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In the beginning of the invasion, when Russian troops were located right outside Kharkiv, they were firing all kinds of artillery shells into the city day and night. Cluster, shrapnel, you name it. It was horrific.

Kate Bohuslavska’s Story

In a few weeks from now I will be in Ukraine.  The people I’ll meet live everyday lives that are a mix of nonchalance and terror.  This Kate Bohuslavska’s story.

Kharkiv is located in the very east of Ukraine, some 35 km away from the Russian border and a little more from the closest Russian big city- Belgorod.

People were dying on the streets, burning in the cars, dying in grocery lines. Because no one in the Russian army actually cared what the consequences would be if they just throw some shells in the city full of civilians. Or they wanted to murder as many as possible. They knew they could get away with it, and they did.


Half a year later, after successful “Kharkiv operation,” our army pushed the enemy away from the city. Kharkiv started breathing again. People started to return home. But a short period of time later, we understood that our happiness was premature. Russians figured a way to bomb Kharkiv from afar. Mercilessly and effectively.

S-300 missiles, the Russian air defense that they modernized to hit the ground, are reaching Kharkiv in only 40 seconds. Making it impossible not only to intercept them but even to detect before they land. We learned to accept the danger. We go about our business, living seemingly normal life, until one moment something somewhere explodes.

Somebody dies.

And we are powerless to stop it.

Whenever they launch missiles, those missiles will land somewhere in the city. City of 1.3 million people currently.

All I know is that someday, somewhere in the city, missiles will hit the ground again and take lives. Keep talking about Ukraine. About Kharkiv. Help us be heard by amplifying our voices. Advocate military help. Kate  Bohuslavska


Last year, Andrii Ilkiv and Valerii Onul lost their limbs in a landmine explosion. After rehabilitation, they returned to service and now continue to clear Kharkiv region of mines on prosthetic limbs.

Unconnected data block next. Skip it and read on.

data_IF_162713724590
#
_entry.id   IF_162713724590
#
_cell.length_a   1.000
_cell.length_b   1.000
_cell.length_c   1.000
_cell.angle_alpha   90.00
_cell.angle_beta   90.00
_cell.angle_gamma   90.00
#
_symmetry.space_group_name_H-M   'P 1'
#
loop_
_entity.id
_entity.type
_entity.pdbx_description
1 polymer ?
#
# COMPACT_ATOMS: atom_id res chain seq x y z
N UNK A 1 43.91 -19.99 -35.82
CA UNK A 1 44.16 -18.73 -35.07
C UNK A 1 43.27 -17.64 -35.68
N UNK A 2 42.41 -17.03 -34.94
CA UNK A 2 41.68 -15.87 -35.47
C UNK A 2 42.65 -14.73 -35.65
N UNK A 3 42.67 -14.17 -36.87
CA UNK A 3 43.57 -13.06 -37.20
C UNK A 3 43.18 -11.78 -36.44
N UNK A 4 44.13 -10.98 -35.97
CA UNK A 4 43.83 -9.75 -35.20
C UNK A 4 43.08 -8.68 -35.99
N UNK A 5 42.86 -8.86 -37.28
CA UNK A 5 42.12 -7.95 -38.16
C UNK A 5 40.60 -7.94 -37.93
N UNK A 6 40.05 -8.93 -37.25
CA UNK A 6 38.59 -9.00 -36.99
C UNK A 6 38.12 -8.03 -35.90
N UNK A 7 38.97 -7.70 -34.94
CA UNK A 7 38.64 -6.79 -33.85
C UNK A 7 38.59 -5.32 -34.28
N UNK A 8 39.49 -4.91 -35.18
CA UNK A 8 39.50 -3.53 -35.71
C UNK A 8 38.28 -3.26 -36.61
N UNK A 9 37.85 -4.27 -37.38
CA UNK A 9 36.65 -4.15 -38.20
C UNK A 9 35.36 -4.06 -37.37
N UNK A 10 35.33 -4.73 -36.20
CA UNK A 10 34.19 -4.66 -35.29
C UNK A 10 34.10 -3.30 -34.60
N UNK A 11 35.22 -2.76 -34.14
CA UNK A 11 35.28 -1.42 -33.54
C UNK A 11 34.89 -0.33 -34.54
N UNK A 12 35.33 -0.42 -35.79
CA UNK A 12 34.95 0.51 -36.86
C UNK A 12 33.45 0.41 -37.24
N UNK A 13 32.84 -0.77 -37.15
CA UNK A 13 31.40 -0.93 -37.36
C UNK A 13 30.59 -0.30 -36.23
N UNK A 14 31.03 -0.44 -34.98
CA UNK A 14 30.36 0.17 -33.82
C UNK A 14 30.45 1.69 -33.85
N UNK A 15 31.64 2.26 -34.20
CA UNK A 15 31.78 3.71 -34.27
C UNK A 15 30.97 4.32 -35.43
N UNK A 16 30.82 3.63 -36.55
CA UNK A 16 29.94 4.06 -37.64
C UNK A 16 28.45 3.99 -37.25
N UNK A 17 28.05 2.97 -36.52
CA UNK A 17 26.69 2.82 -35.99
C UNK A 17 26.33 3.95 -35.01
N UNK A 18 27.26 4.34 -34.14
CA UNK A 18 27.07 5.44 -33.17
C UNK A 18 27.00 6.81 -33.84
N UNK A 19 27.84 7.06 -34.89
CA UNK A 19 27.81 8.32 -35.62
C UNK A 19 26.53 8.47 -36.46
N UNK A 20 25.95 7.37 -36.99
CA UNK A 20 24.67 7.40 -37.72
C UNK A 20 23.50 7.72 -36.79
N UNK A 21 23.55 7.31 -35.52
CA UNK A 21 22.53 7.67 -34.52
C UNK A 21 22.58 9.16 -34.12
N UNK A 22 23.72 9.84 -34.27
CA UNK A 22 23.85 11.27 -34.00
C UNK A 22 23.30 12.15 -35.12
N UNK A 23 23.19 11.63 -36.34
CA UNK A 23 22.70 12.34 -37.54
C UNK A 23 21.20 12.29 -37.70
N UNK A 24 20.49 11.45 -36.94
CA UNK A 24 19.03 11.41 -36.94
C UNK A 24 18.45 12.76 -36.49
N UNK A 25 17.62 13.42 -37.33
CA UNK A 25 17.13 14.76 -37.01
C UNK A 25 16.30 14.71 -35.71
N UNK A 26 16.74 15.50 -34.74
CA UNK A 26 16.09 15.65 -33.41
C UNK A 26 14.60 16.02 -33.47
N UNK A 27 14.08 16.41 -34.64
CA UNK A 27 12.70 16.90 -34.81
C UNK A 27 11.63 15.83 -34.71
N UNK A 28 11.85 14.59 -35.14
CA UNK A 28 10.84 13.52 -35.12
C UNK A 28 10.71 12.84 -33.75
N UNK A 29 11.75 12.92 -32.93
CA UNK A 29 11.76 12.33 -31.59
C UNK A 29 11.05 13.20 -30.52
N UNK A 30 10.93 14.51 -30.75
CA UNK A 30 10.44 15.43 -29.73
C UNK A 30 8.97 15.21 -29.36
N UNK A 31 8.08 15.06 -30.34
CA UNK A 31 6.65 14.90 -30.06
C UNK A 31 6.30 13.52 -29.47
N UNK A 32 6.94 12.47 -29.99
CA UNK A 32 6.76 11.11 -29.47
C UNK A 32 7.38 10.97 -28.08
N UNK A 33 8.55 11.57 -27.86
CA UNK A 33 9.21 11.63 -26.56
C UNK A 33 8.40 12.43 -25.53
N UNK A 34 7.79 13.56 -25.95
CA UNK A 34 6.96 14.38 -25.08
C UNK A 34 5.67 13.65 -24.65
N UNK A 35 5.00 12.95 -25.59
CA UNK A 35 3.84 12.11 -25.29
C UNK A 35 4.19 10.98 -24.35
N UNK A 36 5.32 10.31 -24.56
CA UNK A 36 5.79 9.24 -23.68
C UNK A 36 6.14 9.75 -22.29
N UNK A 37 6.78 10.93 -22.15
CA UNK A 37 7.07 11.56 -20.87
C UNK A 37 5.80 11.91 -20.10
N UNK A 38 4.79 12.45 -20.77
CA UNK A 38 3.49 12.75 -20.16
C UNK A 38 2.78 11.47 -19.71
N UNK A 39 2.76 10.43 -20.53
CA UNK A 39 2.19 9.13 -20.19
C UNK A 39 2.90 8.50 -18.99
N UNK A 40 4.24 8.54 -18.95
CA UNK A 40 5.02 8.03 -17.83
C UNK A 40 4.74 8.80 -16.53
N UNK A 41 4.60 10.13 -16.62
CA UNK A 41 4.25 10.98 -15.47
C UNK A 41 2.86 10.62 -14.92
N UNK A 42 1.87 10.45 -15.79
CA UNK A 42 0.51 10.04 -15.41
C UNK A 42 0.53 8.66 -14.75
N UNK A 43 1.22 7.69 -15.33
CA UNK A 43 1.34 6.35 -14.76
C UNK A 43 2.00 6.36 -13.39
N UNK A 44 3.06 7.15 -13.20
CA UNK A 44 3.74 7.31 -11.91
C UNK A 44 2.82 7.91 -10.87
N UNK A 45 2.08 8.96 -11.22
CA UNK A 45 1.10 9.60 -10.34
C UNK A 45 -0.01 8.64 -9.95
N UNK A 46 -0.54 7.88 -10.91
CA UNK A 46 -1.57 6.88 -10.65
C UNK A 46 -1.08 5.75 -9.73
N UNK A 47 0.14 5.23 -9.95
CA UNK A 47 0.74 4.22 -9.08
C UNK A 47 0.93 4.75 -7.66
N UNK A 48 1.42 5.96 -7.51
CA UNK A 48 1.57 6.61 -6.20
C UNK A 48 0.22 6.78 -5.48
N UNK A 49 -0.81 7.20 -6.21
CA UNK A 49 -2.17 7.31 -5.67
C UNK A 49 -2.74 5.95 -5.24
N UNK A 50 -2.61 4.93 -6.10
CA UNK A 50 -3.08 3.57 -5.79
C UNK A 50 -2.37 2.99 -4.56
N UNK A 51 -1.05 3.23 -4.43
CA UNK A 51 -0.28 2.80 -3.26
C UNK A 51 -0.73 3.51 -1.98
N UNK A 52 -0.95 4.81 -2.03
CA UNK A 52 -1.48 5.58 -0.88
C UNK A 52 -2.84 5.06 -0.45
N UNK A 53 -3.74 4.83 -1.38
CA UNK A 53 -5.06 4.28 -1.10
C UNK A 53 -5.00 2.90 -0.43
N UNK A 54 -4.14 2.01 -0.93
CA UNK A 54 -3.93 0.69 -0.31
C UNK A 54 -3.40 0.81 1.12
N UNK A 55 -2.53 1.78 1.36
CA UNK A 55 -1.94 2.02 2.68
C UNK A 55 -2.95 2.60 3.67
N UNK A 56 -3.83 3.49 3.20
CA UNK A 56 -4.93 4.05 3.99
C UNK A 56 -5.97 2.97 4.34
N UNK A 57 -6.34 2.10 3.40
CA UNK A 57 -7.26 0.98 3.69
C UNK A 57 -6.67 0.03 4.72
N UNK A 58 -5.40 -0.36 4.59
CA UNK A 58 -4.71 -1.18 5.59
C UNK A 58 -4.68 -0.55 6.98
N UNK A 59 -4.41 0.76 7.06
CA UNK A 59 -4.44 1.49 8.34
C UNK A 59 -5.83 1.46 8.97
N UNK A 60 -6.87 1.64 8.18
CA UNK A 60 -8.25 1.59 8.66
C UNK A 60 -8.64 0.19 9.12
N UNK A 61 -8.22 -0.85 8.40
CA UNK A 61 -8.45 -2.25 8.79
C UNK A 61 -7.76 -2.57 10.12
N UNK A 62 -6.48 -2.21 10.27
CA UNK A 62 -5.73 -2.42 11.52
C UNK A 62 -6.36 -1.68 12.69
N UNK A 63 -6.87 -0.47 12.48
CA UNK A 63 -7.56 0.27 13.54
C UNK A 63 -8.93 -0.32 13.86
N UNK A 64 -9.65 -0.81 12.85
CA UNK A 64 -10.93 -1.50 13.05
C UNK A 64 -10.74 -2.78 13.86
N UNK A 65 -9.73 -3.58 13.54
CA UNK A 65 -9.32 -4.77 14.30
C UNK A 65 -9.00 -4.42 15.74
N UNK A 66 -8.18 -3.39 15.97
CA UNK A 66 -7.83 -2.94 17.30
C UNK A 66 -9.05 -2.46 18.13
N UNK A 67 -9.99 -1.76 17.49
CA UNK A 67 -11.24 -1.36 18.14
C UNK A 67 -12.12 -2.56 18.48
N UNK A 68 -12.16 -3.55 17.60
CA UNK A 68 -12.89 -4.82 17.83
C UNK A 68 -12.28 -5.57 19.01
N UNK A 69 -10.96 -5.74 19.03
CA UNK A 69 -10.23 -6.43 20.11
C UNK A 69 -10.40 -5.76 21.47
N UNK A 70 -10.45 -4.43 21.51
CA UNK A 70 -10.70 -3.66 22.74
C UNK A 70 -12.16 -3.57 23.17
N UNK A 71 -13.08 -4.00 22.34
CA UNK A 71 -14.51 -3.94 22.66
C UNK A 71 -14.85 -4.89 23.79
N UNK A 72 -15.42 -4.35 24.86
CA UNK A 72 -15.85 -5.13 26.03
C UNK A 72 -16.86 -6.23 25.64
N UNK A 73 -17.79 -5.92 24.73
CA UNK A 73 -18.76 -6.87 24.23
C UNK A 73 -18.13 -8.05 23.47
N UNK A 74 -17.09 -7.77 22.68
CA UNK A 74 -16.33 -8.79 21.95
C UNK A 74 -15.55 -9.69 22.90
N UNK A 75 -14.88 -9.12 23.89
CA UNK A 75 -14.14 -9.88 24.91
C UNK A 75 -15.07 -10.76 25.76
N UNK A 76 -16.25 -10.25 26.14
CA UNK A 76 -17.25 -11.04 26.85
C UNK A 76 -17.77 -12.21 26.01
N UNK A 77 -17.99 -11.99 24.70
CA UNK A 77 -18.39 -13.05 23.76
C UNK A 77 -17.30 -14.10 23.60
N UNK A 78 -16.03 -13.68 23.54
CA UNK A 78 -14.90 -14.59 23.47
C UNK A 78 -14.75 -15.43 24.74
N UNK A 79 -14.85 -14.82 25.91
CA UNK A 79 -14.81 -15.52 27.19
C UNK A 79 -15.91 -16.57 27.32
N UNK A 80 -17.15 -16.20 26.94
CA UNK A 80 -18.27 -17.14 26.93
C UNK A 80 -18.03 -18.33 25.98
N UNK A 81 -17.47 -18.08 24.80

Andrii is an explosive technician from Lviv police. He was injured by an anti-personnel mine in September 2022 in Kharkiv region. Valerii, a deputy head of the explosives service of Dnipropetrovsk police, was injured while clearing Novooleksandrivka dam in Kherson region.

With such a large-scale mining operation, there is a catastrophic shortage of sappers in Ukraine. That’s why Andrii says: “My motivation is to have our territories cleared as soon as possible.” “I can’t leave my guys behind. They were waiting for me. They were happy to see me. We have to do this work,” Valerii adds.

Please share this post and help Kate, Andrii, and Valerii tell their stories.  Join the conversation and post a comment below. Thank you.

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Bob Jones

Happily married to Jocelyn for 44 years. We have two adult sons, Cory and his wife Lynsey and their son Vincent and daughter Jayda; Jean Marc and his wife Angie and their three daughters, Quinn, Lena and Annora. I love inspiring people through communicating, blogging, and coaching. I enjoy writing, running, and reading. I'm a fan of the Double E, Bruins, Celtics, Red Sox and Pats. Follow me on Twitter @bobjones49ers

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